The evidence begins to accumulate that some professors either don't realize that the online realm exists, or don't know that their students have roughly the same reach in it that they do. Begin with A. Rickey's tale of constitutional law woe, in which his professor re-uses an exam question that not only appeared on a drive accessible to the class, but also included a model answer. In this thread about rumors that some UT 1Ls cheated on their conlaw exam, a couple commenters take the opportunity to note similar professorial incompetence:
The exam in question, Graglia's Con Law I, was three essay questions. Two of which were exactly the same questions he asked on the Spring 03 exam. No need to steal the exam when the prof gives it away. The best part though, one of those two questions was based on a real case, which Graglia helpfully gave the cite to in the body of the hypo."IrishLaw" (same as this IrishLaw?) says,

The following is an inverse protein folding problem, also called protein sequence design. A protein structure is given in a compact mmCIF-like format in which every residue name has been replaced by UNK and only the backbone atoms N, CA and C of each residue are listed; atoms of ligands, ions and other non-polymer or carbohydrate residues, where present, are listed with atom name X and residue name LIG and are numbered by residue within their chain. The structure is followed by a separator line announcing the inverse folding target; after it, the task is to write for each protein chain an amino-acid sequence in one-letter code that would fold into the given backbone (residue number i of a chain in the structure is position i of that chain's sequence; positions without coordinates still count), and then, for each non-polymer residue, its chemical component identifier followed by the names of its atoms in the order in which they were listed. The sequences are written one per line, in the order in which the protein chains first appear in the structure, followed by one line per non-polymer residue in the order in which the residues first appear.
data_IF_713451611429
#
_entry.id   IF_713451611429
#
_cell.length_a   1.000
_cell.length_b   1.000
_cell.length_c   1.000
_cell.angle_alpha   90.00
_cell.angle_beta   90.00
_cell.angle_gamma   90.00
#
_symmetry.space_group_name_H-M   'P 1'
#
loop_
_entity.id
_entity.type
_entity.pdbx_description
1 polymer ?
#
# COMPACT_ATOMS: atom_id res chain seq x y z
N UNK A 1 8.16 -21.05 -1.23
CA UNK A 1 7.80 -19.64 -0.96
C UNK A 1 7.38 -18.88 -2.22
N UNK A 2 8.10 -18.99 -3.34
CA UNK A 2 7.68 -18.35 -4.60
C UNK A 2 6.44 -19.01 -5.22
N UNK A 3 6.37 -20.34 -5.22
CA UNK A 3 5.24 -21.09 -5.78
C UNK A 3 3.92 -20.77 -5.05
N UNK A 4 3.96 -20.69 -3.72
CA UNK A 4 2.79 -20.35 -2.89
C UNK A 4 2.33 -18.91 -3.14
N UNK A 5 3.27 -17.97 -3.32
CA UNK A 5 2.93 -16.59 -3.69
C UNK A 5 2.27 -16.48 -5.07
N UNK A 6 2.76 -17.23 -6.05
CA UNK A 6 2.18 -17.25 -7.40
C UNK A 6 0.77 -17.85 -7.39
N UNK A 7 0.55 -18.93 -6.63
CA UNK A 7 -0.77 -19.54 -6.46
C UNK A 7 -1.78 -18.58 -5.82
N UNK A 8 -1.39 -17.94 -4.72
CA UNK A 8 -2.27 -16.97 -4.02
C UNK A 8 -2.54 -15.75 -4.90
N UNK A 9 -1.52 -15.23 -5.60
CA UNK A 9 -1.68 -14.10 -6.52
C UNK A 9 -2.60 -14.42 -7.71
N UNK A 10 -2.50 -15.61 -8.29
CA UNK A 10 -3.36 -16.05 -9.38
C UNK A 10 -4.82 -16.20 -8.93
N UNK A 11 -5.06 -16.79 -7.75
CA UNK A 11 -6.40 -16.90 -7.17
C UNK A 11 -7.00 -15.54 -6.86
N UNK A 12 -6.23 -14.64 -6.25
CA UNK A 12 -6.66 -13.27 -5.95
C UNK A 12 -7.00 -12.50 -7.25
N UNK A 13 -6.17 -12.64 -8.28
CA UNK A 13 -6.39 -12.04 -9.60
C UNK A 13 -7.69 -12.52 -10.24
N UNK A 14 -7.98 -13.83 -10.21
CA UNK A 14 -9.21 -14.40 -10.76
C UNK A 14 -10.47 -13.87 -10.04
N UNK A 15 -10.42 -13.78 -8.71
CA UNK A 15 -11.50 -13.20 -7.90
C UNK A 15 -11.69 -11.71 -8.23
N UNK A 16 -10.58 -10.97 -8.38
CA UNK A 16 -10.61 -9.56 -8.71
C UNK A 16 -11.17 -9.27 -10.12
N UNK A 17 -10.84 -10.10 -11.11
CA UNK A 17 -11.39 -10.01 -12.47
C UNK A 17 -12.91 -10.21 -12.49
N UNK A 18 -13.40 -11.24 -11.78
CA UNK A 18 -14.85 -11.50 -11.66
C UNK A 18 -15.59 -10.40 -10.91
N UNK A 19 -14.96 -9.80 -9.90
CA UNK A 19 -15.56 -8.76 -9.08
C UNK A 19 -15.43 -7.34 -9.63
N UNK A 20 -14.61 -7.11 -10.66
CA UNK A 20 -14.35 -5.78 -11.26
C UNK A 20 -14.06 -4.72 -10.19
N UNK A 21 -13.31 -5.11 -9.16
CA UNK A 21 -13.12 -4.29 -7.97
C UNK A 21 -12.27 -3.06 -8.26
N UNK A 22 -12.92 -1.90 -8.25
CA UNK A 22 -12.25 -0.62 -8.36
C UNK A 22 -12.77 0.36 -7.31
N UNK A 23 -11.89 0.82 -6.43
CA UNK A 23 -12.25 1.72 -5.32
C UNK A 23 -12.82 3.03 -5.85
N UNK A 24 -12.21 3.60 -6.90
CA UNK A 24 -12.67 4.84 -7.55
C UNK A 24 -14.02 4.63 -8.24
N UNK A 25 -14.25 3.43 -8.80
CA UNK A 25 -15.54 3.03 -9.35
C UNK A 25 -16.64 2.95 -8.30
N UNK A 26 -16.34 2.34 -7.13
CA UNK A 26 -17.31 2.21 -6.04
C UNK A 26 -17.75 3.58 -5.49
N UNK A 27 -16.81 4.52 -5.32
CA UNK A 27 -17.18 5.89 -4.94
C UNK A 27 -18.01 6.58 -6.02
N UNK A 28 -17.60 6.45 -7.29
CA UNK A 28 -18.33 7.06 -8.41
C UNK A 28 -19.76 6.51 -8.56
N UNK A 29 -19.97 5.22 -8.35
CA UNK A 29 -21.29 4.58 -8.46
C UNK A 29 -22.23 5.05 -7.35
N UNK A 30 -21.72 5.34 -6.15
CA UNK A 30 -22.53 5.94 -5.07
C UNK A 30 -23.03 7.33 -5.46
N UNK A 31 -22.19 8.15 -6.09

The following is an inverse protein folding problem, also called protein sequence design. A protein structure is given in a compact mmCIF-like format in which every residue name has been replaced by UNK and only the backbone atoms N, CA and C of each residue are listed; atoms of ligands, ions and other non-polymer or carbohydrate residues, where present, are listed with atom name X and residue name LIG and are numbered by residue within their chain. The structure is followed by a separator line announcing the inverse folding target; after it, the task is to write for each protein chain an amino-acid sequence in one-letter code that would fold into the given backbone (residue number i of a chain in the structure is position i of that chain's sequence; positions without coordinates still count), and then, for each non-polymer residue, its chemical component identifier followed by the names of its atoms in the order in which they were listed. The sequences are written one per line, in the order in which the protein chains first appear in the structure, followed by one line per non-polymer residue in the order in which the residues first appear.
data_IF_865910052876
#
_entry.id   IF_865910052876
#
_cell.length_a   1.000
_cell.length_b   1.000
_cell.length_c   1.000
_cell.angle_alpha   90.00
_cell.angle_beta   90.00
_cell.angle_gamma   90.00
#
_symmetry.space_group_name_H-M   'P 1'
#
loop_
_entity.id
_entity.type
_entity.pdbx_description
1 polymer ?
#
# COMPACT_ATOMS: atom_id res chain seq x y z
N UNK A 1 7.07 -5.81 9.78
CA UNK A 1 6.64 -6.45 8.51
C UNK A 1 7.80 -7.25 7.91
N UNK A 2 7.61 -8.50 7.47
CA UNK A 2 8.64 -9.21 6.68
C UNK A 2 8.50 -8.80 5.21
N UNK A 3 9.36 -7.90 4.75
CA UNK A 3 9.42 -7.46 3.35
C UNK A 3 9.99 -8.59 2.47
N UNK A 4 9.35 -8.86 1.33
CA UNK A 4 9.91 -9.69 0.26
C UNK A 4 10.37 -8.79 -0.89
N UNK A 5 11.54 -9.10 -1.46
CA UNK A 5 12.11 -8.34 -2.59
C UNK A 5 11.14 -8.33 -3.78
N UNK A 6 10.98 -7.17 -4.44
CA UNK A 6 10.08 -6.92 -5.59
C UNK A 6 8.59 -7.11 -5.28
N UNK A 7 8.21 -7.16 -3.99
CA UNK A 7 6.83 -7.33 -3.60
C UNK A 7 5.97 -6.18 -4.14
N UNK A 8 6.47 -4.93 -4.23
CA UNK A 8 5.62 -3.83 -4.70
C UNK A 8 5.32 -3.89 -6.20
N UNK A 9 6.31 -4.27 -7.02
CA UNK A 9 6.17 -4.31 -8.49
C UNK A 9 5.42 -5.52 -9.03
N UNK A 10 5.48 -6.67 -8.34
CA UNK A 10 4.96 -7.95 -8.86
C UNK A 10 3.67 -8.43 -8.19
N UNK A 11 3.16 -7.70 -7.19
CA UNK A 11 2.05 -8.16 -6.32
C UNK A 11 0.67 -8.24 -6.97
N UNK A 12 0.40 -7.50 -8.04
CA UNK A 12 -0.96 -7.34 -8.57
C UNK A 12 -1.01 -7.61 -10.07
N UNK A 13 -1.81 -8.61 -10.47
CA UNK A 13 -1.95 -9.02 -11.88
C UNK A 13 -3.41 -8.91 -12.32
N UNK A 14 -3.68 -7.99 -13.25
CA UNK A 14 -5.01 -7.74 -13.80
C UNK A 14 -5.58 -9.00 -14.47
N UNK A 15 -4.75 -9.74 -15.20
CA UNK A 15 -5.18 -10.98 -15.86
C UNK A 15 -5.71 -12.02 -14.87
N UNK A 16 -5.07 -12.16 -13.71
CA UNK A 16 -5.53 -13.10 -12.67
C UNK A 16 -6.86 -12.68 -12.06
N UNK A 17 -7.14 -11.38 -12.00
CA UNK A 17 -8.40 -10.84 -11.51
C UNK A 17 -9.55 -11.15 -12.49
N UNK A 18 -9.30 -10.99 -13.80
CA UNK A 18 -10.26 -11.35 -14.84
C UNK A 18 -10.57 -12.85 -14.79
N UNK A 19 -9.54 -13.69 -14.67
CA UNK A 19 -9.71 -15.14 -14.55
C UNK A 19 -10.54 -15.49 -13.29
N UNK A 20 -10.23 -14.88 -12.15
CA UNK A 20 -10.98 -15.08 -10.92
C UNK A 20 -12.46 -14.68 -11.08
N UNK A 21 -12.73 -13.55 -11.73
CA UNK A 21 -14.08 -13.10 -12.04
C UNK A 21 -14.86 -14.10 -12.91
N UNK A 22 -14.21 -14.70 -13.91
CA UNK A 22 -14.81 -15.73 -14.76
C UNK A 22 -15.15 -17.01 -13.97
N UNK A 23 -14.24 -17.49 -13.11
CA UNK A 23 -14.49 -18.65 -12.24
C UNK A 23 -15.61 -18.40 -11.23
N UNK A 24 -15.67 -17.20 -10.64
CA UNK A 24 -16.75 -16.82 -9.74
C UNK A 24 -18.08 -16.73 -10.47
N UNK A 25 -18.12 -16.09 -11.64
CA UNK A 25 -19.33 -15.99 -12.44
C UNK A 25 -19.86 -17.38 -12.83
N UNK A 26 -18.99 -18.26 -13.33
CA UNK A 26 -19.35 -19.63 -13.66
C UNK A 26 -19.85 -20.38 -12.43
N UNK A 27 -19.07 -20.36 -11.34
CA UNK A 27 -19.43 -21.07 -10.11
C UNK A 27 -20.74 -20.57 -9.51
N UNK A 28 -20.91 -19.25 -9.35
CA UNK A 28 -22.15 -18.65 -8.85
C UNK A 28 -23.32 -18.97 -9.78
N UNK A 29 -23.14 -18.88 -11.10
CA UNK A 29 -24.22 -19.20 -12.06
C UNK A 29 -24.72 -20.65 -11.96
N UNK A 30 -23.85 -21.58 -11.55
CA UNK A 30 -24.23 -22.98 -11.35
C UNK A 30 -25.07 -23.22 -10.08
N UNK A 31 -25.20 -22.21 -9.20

My second year at N[otre ]D[ame], our Business Associations prof said she was giving a short answer exam with some MC. She gave out a few sample MC problems to prep with. Sweet. On the day of the exam, she hands out the test, which was all MC. Fair enough. The kicker is, (1) the sample questions she handed out were from a past Stanford exam which she found on the web; and (2) our exam consisted of those questions on the old Stanford exam she didn't use as examples, which were readily available on the web complete with answer key.Thankfully, the closest I've come to anything like this is the professor who borrowed from a blog in the prompt for a writing assignment that had little-to-no effect on our grades anywa.
Of course, before the test, a bunch of people had Googled the sample questions, done the rest of the questions as prep, and breezed through the exam. The lovely administration at ND didn't even have the courtesy to make the test pass/fail.